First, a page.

Though a consistent definition of DevOps can be hard to come by, one thing we can all agree on is that the goal is to improve software delivery performance. While the desired outcome is clear, the path to achieving it is a bit hazy. As a practitioner of EOS, the Entrepreneurial Operating System developed by Gino Wickman, Author of Traction, Get a Grip on Your Business, we’ve realized the value that a scorecard adds towards identifying and measuring the key actions that will make our vision reality.
In this article, we provide an overview of the scorecard tool and outline some ways it helps us deliver 99.99 software.
What is a DevOps Scorecard?
One of the most useful tools in the EOS toolbox is the scorecard, which contains a handful of numbers that tell you how your company or department is doing. It’s a way to identify the key activities that will lead to the desired outcome. Teams armed with this tool can spot issues before they become major disasters. In the world of DevOps, for example, a team looking to increase deployment frequency might set a goal of 5 deployments per week. On a weekly basis, the team must review the number. If after several weeks a problem becomes apparent, it’s time to problem solve. Here’s an example of what a DevOps scorecard might look like.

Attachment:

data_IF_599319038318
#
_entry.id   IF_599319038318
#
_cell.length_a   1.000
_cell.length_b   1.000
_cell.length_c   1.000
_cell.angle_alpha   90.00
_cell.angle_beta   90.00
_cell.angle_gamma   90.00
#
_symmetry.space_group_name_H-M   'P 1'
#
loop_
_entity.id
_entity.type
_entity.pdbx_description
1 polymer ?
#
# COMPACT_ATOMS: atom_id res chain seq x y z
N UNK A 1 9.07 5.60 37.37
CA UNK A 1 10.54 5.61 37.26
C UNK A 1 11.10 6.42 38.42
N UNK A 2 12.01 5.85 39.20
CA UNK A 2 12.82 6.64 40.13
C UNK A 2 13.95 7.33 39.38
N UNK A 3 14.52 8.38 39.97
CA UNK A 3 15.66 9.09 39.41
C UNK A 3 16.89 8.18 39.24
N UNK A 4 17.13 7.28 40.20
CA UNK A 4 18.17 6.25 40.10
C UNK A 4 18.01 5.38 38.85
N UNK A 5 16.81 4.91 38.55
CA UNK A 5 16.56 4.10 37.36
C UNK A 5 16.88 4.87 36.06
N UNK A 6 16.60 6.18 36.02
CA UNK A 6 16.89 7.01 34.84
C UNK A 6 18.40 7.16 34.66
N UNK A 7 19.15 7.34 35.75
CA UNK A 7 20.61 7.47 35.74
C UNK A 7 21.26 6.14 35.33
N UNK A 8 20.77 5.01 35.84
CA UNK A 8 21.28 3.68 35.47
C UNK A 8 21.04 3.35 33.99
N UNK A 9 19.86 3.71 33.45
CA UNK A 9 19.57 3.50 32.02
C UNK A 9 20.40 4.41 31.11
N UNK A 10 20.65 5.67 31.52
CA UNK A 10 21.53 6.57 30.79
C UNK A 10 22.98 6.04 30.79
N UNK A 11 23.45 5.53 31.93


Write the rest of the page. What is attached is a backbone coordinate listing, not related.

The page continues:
|Sally||Deployment Frequency||> 5||4||6|
|John||Failed Deployments||< 10%||9%||15%|
3 Key Benefits of Using a DevOps Scorecard
One of the keys to the scorecard’s success is accountability. Identifying the key metrics is not enough. Someone must own each one. The owner would be someone that has the most influence on the activity and is responsible for reporting the score weekly. In our example above, Sally, Director of Engineering, would be accountable for tracking and reporting deployment frequency. Gino Wickman refers to this as, “Everyone Has a Number.” Accountable people appreciate numbers and the clarity of what “winning” looks like.
2. Clarity and Commitment
If a team knows the overall vision (i.e., improving software delivery performance) they can work together to break it down into team goals and metrics that they anticipate will have the greatest impact towards success. Having a clear vision and shared stake in determining how to get there creates a commitment to the number.
3. Numbers produce results.
As Wickman states, “what gets watched improves.” After they have several weeks’ worth of data, the team can re-evaluate and increase goals or adjust metrics. When activities are off track, the team can spot and address issues before they get too out of control.
The bottom line is, what gets measured gets accomplished. While DevOps is a concept so broad that a cohesive definition is hard to come by, the goal is clear – to improve software delivery. For help breaking that goal into meaningful metrics owned by accountable and committed teams, contact us.